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Thread: Old Quilts

  1. #1

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    Hope I put this in the right place. I inherited 2 of my Grandmothers quilts. They are made from flour sack material and have some pretty worn spots. They smell old and musty and I was wondering if any of you knew how to clean them or at least make them smell better.

  2. #2
    Super Member jayelee's Avatar
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    Not me but Welcome from New York

  3. #3

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    You can try swishing them gently in a bathtub of warm water and a gentle detergent. Rinse well and lay on top of a clean sheet on the grass to dry in the sun. Sometimes dry cleaning might be the best answer. Good luck.

  4. #4
    tooMuchFabric's Avatar
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    If you take cotton items to the "cleaners," such as bedsheets or quilts or shirts, they put them in a large clothes washer with soap and water.
    The advantage here is the size of the washer, more room for the item to tumble or agitate and get clean.

  5. #5

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    what pattern is your avatar?

  6. #6
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    You should repair the worn parts before doing anything. If they are relatively clean, you can put it in the dryer on warm air. I would not recommend sending to cleaners as sometimes chemicals used would set the stains more. The best thing is to do the washing in the bath tub as indicated above. Feed Sack fabric is almost indestructable and would wash well but gently.

  7. #7
    np3
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    I would be careful with the worn spots before trying to clean them. And I would never take them to the cleaners. Just me......

  8. #8
    Super Member mrspete's Avatar
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    I agree with Holice, repair them first, even if all you do is hand stitch a piece of cloth over the worn places. I recently read the thread here where you should (nope I think it was Antiques Roadshow) roll the quilts with the piecing inside and cover it with a white sheet or make a white bag for it. It helps to keep the weak places from stretching and corners rubbing the threads. What a lovely thing to receive, someone made them and that makes it special.

    Blessings, Ruth

  9. #9
    Super Member Prism99's Avatar
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    Once they are repaired, it's easier to wash them in a top-loading machine than in the bathtub. Just do not let the machine agitate.

    Basically you fill with cold water, add a gentle soap (there are special ones available for quilts), stop the machine, add the quilt, hand agitate by gently pushing down on the quilt, turn the machine to "spin" to get rid of the wash water, fill with rinse water, stop the machine, hand agitate again, advance the machine to "spin" to get rid of the rinse water, rinse again, etc. Using the machine is *much* easier on my back than washing in a bathtub. It can also be easier on the quilt because more of the water weight is gone before you lift the quilt; water weight places additional strain on seams and can break stitches.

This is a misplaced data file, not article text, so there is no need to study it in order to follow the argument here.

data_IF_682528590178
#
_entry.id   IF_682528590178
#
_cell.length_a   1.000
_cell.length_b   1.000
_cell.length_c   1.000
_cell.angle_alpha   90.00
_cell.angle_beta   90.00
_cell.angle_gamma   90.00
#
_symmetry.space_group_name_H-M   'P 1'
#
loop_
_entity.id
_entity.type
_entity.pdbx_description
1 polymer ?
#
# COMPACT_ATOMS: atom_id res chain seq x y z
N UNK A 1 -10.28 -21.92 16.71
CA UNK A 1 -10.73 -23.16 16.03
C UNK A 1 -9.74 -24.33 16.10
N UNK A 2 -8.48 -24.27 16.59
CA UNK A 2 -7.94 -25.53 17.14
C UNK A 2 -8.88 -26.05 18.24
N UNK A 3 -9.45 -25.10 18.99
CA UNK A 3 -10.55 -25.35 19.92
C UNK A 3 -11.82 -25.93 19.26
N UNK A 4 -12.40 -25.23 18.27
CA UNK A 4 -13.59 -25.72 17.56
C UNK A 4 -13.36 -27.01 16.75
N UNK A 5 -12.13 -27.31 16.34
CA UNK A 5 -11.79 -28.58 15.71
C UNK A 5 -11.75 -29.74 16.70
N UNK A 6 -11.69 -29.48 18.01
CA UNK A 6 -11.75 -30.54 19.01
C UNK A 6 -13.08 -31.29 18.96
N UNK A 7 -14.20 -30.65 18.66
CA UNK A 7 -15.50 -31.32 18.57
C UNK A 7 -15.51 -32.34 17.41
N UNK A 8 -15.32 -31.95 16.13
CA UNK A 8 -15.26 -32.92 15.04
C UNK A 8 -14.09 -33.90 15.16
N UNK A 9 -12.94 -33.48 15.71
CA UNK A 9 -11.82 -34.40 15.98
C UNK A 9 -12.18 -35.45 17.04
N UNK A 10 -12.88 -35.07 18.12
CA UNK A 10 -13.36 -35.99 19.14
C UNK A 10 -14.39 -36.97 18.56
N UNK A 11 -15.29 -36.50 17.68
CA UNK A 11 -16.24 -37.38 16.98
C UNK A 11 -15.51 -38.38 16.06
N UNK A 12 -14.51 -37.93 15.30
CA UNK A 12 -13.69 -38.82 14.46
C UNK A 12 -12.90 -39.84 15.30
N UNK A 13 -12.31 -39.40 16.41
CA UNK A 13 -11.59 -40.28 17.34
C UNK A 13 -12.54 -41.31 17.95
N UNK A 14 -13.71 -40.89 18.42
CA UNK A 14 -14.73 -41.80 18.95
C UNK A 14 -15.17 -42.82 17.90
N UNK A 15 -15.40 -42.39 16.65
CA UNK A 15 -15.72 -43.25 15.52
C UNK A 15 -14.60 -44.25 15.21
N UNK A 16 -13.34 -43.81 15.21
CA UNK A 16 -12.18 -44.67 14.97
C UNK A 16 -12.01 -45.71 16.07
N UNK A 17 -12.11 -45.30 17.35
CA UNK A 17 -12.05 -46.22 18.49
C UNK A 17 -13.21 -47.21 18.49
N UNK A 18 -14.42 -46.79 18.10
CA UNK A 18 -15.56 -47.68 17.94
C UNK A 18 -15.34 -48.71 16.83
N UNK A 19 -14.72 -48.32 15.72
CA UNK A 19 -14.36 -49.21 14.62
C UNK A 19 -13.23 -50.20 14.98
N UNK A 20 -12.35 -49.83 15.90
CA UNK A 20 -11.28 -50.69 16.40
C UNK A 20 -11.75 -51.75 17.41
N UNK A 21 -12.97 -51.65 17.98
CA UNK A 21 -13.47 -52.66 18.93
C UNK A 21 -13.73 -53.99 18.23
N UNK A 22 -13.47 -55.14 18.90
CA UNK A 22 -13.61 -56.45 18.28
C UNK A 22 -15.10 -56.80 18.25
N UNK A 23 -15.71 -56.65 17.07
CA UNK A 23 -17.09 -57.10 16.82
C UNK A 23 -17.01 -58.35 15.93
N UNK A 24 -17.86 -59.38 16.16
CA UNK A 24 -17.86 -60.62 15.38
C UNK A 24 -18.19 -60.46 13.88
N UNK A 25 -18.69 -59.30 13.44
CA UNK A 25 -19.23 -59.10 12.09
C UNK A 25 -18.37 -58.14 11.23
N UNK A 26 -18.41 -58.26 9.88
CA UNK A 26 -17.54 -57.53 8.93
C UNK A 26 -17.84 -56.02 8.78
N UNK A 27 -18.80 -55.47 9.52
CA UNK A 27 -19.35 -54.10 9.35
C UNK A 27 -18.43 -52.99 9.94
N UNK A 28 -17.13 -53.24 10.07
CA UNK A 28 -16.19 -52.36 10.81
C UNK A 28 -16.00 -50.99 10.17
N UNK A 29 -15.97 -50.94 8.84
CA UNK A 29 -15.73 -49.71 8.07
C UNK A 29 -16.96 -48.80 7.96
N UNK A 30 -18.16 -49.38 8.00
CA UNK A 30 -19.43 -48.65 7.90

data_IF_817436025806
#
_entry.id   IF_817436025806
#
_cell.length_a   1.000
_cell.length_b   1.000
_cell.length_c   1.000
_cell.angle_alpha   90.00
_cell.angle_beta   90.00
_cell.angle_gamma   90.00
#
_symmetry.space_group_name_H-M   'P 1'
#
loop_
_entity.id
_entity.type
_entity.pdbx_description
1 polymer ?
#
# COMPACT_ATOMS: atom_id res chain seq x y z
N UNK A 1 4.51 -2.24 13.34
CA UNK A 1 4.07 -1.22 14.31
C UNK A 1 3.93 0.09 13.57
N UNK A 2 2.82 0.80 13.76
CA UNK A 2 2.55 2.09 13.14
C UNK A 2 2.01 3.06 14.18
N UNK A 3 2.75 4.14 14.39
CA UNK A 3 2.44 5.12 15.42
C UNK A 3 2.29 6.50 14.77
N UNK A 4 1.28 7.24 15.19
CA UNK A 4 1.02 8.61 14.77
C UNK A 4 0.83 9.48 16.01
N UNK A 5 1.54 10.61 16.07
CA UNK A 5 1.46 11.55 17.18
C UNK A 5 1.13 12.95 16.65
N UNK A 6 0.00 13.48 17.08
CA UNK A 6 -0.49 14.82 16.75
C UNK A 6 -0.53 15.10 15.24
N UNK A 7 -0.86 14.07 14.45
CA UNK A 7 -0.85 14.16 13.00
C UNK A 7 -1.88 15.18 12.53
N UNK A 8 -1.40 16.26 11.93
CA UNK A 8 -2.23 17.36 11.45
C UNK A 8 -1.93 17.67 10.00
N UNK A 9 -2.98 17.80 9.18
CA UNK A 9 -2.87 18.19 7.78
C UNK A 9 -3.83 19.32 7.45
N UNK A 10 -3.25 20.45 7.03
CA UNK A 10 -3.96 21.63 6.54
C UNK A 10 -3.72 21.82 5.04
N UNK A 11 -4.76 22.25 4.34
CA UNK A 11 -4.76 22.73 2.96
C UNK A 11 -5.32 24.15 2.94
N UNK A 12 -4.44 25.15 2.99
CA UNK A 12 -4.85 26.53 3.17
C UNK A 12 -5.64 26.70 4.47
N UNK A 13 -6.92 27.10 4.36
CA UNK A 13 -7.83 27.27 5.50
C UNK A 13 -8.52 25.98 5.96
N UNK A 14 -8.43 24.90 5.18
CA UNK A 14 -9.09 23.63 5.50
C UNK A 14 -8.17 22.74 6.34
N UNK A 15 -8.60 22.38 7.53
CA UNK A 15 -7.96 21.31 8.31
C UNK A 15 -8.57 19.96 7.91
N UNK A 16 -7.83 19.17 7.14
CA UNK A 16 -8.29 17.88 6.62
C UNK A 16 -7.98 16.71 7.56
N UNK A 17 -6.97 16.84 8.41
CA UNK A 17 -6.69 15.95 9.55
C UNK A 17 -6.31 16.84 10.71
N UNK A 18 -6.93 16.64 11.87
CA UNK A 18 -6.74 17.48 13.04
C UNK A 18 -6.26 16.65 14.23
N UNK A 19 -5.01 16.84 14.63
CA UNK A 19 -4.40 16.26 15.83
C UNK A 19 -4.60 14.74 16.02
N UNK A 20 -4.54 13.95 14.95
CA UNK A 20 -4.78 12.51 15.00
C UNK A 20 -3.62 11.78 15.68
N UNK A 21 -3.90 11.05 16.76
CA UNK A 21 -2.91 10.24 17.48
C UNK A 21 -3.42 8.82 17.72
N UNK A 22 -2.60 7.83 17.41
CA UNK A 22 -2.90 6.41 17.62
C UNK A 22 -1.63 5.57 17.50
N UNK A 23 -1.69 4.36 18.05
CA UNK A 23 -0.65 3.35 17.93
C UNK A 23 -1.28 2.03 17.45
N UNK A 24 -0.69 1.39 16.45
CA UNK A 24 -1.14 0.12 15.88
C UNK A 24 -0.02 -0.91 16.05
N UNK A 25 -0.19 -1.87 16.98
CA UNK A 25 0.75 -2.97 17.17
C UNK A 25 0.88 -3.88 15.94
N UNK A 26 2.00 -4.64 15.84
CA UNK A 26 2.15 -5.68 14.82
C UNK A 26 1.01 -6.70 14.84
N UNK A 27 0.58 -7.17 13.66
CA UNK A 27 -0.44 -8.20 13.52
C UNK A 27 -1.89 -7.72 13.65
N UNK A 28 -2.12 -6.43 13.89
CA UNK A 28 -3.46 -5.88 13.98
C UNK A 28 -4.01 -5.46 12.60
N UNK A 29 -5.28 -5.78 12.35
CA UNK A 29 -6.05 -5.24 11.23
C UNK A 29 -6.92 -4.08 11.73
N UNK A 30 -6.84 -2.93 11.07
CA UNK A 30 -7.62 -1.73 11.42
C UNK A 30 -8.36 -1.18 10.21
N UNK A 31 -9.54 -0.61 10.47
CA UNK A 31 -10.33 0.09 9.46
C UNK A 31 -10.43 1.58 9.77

Do not machine dry. The best way to dry is outside, in the shade. (Avoid sunlight; light fades fabric!) Lay a large flat sheet in the shade, lay the quilt on top (gently squaring the edges as necessary), lay another large flat sheet on top of the quilt (to further protect against sunlight and also against bird droppings), and anchor the edges so nothing blows away. You may need to turn the quilt over once to thoroughly dry.

  10. #10
    Super Member earthwalker's Avatar
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    Quote Originally Posted by Prism99
    Once they are repaired, it's easier to wash them in a top-loading machine than in the bathtub. Just do not let the machine agitate.

    Basically you fill with cold water, add a gentle soap (there are special ones available for quilts), stop the machine, add the quilt, hand agitate by gently pushing down on the quilt, turn the machine to "spin" to get rid of the wash water, fill with rinse water, stop the machine, hand agitate again, advance the machine to "spin" to get rid of the rinse water, rinse again, etc. Using the machine is *much* easier on my back than washing in a bathtub. It can also be easier on the quilt because more of the water weight is gone before you lift the quilt; water weight places additional strain on seams and can break stitches.

    Do not machine dry. The best way to dry is outside, in the shade. (Avoid sunlight; light fades fabric!) Lay a large flat sheet in the shade, lay the quilt on top (gently squaring the edges as necessary), lay another large flat sheet on top of the quilt (to further protect against sunlight and also against bird droppings), and anchor the edges so nothing blows away. You may need to turn the quilt over once to thoroughly dry.
    This is exactly how I wash my quilts and antique tablecloths...except I have parallel washing lines so I lay them on sheets on top of the lines....works well and does save your back.

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